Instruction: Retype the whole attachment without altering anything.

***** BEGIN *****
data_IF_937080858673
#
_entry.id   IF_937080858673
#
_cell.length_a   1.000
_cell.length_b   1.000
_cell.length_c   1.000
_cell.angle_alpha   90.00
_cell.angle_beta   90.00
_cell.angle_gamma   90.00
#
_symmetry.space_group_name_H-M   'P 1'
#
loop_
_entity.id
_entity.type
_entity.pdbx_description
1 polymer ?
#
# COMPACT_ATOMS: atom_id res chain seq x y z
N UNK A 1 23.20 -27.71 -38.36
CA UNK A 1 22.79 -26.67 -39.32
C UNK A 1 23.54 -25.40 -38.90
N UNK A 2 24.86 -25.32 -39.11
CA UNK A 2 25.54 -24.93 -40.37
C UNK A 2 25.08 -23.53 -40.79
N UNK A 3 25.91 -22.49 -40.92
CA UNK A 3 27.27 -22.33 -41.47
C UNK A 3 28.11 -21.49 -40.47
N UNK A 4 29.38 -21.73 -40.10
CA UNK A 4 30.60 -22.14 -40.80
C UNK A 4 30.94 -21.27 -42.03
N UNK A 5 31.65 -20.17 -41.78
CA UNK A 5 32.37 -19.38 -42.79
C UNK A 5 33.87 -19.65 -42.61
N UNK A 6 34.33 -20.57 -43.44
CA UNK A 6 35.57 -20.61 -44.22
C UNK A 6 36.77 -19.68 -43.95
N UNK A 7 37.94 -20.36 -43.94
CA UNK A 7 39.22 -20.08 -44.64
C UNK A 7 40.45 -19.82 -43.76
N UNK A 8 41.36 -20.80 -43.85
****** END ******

data_IF_937080858673
#
_entry.id   IF_937080858673
#
_cell.length_a   1.000
_cell.length_b   1.000
_cell.length_c   1.000
_cell.angle_alpha   90.00
_cell.angle_beta   90.00
_cell.angle_gamma   90.00
#
_symmetry.space_group_name_H-M   'P 1'
#
loop_
_entity.id
_entity.type
_entity.pdbx_description
1 polymer ?
#
# COMPACT_ATOMS: atom_id res chain seq x y z
N UNK A 1 23.20 -27.71 -38.36
CA UNK A 1 22.79 -26.67 -39.32
C UNK A 1 23.54 -25.40 -38.90
N UNK A 2 24.86 -25.32 -39.11
CA UNK A 2 25.54 -24.93 -40.37
C UNK A 2 25.08 -23.53 -40.79
N UNK A 3 25.91 -22.49 -40.92
CA UNK A 3 27.27 -22.33 -41.47
C UNK A 3 28.11 -21.49 -40.47
N UNK A 4 29.38 -21.73 -40.10
CA UNK A 4 30.60 -22.14 -40.80
C UNK A 4 30.94 -21.27 -42.03
N UNK A 5 31.65 -20.17 -41.78
CA UNK A 5 32.37 -19.38 -42.79
C UNK A 5 33.87 -19.65 -42.61
N UNK A 6 34.33 -20.57 -43.44
CA UNK A 6 35.57 -20.61 -44.22
C UNK A 6 36.77 -19.68 -43.95
N UNK A 7 37.94 -20.36 -43.94
CA UNK A 7 39.22 -20.08 -44.64
C UNK A 7 40.45 -19.82 -43.76
N UNK A 8 41.36 -20.80 -43.85